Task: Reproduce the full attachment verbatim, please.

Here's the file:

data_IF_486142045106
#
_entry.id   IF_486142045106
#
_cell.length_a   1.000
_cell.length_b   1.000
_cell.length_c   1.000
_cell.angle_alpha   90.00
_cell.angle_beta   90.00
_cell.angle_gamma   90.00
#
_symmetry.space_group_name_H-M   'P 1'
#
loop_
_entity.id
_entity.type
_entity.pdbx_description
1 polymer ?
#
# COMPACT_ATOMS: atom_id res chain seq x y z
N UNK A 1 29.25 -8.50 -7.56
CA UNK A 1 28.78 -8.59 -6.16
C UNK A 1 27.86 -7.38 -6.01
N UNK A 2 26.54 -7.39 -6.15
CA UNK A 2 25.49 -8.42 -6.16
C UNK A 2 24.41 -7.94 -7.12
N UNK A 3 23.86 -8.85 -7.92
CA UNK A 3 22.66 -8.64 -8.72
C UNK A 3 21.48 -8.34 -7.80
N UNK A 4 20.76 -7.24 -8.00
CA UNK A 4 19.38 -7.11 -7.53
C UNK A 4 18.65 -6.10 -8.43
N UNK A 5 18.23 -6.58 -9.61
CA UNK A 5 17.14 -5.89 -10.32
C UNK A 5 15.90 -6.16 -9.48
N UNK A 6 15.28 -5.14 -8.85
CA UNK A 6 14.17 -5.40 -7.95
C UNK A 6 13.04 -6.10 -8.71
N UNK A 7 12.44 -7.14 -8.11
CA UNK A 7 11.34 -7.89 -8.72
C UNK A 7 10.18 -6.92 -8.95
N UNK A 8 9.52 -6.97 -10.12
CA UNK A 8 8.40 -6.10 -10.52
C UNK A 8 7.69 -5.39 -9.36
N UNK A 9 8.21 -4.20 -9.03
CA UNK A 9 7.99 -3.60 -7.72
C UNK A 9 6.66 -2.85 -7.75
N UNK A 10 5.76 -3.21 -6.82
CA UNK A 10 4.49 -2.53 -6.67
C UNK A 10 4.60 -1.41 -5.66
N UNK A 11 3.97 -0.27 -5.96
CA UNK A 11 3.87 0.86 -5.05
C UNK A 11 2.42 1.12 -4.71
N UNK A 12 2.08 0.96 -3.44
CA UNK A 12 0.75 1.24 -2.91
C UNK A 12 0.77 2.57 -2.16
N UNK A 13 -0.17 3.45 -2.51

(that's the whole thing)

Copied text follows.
data_IF_486142045106
#
_entry.id   IF_486142045106
#
_cell.length_a   1.000
_cell.length_b   1.000
_cell.length_c   1.000
_cell.angle_alpha   90.00
_cell.angle_beta   90.00
_cell.angle_gamma   90.00
#
_symmetry.space_group_name_H-M   'P 1'
#
loop_
_entity.id
_entity.type
_entity.pdbx_description
1 polymer ?
#
# COMPACT_ATOMS: atom_id res chain seq x y z
N UNK A 1 29.25 -8.50 -7.56
CA UNK A 1 28.78 -8.59 -6.16
C UNK A 1 27.86 -7.38 -6.01
N UNK A 2 26.54 -7.39 -6.15
CA UNK A 2 25.49 -8.42 -6.16
C UNK A 2 24.41 -7.94 -7.12
N UNK A 3 23.86 -8.85 -7.92
CA UNK A 3 22.66 -8.64 -8.72
C UNK A 3 21.48 -8.34 -7.80
N UNK A 4 20.76 -7.24 -8.00
CA UNK A 4 19.38 -7.11 -7.53
C UNK A 4 18.65 -6.10 -8.43
N UNK A 5 18.23 -6.58 -9.61
CA UNK A 5 17.14 -5.89 -10.32
C UNK A 5 15.90 -6.16 -9.48
N UNK A 6 15.28 -5.14 -8.85
CA UNK A 6 14.17 -5.40 -7.95
C UNK A 6 13.04 -6.10 -8.71
N UNK A 7 12.44 -7.14 -8.11
CA UNK A 7 11.34 -7.89 -8.72
C UNK A 7 10.18 -6.92 -8.95
N UNK A 8 9.52 -6.97 -10.12
CA UNK A 8 8.40 -6.10 -10.52
C UNK A 8 7.69 -5.39 -9.36
N UNK A 9 8.21 -4.20 -9.03
CA UNK A 9 7.99 -3.60 -7.72
C UNK A 9 6.66 -2.85 -7.75
N UNK A 10 5.76 -3.21 -6.82
CA UNK A 10 4.49 -2.53 -6.67
C UNK A 10 4.60 -1.41 -5.66
N UNK A 11 3.97 -0.27 -5.96
CA UNK A 11 3.87 0.86 -5.05
C UNK A 11 2.42 1.12 -4.71
N UNK A 12 2.08 0.96 -3.44
CA UNK A 12 0.75 1.24 -2.91
C UNK A 12 0.77 2.57 -2.16
N UNK A 13 -0.17 3.45 -2.51